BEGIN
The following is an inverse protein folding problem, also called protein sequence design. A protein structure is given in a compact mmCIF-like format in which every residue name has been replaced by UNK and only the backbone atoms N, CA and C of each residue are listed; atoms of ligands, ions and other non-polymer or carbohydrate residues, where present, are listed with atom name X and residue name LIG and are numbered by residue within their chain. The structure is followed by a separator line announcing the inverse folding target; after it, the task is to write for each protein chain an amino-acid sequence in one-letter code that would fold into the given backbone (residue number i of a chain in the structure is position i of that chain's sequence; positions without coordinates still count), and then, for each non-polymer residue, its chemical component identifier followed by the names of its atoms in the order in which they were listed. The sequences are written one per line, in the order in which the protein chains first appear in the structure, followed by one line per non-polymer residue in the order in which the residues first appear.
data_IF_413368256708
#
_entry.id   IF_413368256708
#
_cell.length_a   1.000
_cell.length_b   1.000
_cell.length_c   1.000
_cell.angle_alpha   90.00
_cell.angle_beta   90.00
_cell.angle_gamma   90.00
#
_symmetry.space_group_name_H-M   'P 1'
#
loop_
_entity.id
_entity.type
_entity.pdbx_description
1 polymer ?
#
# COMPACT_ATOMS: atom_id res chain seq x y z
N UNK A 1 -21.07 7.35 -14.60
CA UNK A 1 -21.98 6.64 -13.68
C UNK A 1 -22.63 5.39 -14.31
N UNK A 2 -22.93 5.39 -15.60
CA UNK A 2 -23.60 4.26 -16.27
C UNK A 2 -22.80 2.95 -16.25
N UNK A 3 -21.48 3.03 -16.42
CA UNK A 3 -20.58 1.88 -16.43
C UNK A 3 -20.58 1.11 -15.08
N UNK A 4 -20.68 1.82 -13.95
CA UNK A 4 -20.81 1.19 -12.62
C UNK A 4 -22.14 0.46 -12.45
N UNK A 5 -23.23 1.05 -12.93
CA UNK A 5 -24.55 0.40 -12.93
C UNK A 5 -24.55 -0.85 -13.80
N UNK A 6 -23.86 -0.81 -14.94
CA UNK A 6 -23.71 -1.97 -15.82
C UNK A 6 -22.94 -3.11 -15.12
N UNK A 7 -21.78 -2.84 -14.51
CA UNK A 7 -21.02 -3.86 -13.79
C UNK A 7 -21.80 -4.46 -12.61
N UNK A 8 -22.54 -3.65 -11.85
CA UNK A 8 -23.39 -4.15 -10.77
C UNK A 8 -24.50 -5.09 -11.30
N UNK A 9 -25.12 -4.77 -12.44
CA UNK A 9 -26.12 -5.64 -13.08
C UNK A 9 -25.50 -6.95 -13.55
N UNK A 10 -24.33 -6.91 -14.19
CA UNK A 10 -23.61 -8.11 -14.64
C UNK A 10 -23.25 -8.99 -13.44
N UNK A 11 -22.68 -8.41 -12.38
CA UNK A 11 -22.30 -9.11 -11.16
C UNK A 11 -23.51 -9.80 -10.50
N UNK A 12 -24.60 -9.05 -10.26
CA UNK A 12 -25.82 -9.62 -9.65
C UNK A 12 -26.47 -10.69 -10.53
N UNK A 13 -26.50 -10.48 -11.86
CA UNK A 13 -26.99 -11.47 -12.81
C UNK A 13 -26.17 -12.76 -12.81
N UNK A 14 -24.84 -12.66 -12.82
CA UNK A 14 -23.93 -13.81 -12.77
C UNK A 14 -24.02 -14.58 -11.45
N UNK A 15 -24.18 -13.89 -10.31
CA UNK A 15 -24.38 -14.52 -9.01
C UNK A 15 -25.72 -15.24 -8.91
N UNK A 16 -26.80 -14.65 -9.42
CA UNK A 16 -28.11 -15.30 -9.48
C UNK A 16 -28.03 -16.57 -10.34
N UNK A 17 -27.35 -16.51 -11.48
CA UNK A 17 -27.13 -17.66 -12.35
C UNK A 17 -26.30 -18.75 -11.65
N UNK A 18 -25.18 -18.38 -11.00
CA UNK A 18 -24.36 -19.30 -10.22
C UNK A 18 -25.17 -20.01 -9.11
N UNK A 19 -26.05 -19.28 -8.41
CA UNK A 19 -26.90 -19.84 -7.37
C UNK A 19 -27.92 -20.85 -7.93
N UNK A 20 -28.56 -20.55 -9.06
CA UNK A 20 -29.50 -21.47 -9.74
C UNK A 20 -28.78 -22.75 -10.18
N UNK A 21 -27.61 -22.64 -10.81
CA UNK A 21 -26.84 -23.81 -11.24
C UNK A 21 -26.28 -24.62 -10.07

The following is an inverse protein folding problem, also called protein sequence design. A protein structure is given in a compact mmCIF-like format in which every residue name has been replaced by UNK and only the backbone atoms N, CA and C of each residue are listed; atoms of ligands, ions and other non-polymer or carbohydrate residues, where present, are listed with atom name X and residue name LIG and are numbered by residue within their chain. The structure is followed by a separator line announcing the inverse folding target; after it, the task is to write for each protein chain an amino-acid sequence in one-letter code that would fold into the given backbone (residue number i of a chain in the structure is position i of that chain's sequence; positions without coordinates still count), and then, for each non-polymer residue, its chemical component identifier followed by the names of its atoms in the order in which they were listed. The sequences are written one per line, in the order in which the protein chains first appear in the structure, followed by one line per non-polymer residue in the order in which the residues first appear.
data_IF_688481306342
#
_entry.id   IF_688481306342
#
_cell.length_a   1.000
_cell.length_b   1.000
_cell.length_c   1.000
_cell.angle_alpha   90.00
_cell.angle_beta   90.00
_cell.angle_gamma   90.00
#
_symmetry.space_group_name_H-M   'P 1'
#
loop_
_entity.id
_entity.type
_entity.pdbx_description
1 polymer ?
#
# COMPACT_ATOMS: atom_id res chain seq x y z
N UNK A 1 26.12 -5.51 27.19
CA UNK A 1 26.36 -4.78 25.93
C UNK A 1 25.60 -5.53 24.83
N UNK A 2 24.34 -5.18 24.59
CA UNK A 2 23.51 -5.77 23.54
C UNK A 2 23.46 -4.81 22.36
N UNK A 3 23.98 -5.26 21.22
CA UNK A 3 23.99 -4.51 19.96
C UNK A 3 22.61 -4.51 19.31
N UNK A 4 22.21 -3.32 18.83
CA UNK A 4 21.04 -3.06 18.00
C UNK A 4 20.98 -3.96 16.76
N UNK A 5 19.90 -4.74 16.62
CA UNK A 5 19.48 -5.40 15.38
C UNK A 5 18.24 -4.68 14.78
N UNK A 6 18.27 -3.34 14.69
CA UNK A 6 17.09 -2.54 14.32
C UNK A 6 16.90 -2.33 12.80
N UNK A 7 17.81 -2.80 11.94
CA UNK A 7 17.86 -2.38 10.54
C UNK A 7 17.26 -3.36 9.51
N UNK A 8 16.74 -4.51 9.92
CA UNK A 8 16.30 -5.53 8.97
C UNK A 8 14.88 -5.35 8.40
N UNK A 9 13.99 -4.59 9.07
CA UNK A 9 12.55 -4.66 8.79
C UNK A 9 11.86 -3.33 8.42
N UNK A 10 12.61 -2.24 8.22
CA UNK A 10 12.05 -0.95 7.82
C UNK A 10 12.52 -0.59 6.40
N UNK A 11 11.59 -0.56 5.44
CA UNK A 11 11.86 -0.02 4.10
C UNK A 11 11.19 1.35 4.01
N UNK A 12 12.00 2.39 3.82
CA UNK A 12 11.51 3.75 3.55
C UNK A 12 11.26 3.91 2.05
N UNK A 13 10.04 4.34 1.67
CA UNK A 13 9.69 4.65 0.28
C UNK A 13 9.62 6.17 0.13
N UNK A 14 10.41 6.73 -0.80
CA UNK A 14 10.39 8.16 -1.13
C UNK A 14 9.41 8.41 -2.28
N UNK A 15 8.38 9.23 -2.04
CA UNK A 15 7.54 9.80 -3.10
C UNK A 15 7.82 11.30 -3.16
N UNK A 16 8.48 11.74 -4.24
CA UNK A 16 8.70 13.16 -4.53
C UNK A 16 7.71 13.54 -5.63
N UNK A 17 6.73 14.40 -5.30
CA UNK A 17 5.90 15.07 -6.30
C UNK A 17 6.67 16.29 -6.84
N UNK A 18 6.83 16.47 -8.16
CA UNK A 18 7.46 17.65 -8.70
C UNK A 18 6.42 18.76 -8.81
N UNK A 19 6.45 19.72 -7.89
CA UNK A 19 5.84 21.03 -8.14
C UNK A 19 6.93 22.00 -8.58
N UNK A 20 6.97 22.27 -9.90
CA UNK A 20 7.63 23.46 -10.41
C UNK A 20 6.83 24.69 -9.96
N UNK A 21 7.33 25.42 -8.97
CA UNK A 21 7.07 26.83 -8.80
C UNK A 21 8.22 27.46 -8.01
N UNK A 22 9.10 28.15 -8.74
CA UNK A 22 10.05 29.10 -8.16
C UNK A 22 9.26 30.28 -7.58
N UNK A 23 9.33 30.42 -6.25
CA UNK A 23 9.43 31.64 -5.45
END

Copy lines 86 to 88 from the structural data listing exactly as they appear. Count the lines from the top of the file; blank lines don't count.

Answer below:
data_IF_688481306342
#
_entry.id   IF_688481306342